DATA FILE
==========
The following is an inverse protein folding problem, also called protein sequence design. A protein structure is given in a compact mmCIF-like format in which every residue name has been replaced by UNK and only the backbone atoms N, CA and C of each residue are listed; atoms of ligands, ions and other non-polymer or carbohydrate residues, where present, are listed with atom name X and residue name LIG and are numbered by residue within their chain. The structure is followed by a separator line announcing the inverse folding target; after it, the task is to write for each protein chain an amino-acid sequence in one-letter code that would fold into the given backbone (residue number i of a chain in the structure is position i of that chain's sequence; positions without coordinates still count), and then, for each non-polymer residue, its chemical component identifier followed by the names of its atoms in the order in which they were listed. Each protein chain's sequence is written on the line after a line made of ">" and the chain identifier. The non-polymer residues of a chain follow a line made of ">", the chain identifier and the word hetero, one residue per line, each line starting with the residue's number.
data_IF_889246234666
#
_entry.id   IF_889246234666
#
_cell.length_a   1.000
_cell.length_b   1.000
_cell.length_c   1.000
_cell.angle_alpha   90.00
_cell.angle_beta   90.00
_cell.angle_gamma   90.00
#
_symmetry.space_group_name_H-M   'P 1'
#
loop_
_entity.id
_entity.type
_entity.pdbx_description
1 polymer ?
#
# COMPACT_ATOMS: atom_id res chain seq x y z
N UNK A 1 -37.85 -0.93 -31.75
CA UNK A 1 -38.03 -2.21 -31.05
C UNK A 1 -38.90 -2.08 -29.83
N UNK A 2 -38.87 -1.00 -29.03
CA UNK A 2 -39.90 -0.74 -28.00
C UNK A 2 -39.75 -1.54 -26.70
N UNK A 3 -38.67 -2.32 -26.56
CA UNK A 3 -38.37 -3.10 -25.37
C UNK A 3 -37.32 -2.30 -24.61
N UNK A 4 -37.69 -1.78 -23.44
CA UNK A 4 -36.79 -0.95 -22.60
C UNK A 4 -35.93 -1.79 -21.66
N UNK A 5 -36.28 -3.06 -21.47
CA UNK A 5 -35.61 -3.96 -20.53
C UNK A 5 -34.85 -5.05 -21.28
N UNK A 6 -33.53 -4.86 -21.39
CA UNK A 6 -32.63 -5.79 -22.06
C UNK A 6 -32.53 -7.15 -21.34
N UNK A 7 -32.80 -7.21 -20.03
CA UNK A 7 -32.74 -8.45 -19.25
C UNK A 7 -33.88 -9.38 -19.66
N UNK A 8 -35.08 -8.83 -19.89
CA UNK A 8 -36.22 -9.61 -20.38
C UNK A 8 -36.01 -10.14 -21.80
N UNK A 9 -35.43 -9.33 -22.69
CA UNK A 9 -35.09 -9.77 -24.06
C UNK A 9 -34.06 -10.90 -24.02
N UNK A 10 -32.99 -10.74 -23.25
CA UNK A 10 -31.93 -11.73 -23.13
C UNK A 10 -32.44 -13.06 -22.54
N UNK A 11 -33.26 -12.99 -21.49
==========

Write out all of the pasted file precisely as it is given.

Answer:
The following is an inverse protein folding problem, also called protein sequence design. A protein structure is given in a compact mmCIF-like format in which every residue name has been replaced by UNK and only the backbone atoms N, CA and C of each residue are listed; atoms of ligands, ions and other non-polymer or carbohydrate residues, where present, are listed with atom name X and residue name LIG and are numbered by residue within their chain. The structure is followed by a separator line announcing the inverse folding target; after it, the task is to write for each protein chain an amino-acid sequence in one-letter code that would fold into the given backbone (residue number i of a chain in the structure is position i of that chain's sequence; positions without coordinates still count), and then, for each non-polymer residue, its chemical component identifier followed by the names of its atoms in the order in which they were listed. Each protein chain's sequence is written on the line after a line made of ">" and the chain identifier. The non-polymer residues of a chain follow a line made of ">", the chain identifier and the word hetero, one residue per line, each line starting with the residue's number.
data_IF_889246234666
#
_entry.id   IF_889246234666
#
_cell.length_a   1.000
_cell.length_b   1.000
_cell.length_c   1.000
_cell.angle_alpha   90.00
_cell.angle_beta   90.00
_cell.angle_gamma   90.00
#
_symmetry.space_group_name_H-M   'P 1'
#
loop_
_entity.id
_entity.type
_entity.pdbx_description
1 polymer ?
#
# COMPACT_ATOMS: atom_id res chain seq x y z
N UNK A 1 -37.85 -0.93 -31.75
CA UNK A 1 -38.03 -2.21 -31.05
C UNK A 1 -38.90 -2.08 -29.83
N UNK A 2 -38.87 -1.00 -29.03
CA UNK A 2 -39.90 -0.74 -28.00
C UNK A 2 -39.75 -1.54 -26.70
N UNK A 3 -38.67 -2.32 -26.56
CA UNK A 3 -38.37 -3.10 -25.37
C UNK A 3 -37.32 -2.30 -24.61
N UNK A 4 -37.69 -1.78 -23.44
CA UNK A 4 -36.79 -0.95 -22.60
C UNK A 4 -35.93 -1.79 -21.66
N UNK A 5 -36.28 -3.06 -21.47
CA UNK A 5 -35.61 -3.96 -20.53
C UNK A 5 -34.85 -5.05 -21.28
N UNK A 6 -33.53 -4.86 -21.39
CA UNK A 6 -32.63 -5.79 -22.06
C UNK A 6 -32.53 -7.15 -21.34
N UNK A 7 -32.80 -7.21 -20.03
CA UNK A 7 -32.74 -8.45 -19.25
C UNK A 7 -33.88 -9.38 -19.66
N UNK A 8 -35.08 -8.83 -19.89
CA UNK A 8 -36.22 -9.61 -20.38
C UNK A 8 -36.01 -10.14 -21.80
N UNK A 9 -35.43 -9.33 -22.69
CA UNK A 9 -35.09 -9.77 -24.06
C UNK A 9 -34.06 -10.90 -24.02
N UNK A 10 -32.99 -10.74 -23.25
CA UNK A 10 -31.93 -11.73 -23.13
C UNK A 10 -32.44 -13.06 -22.54
N UNK A 11 -33.26 -12.99 -21.49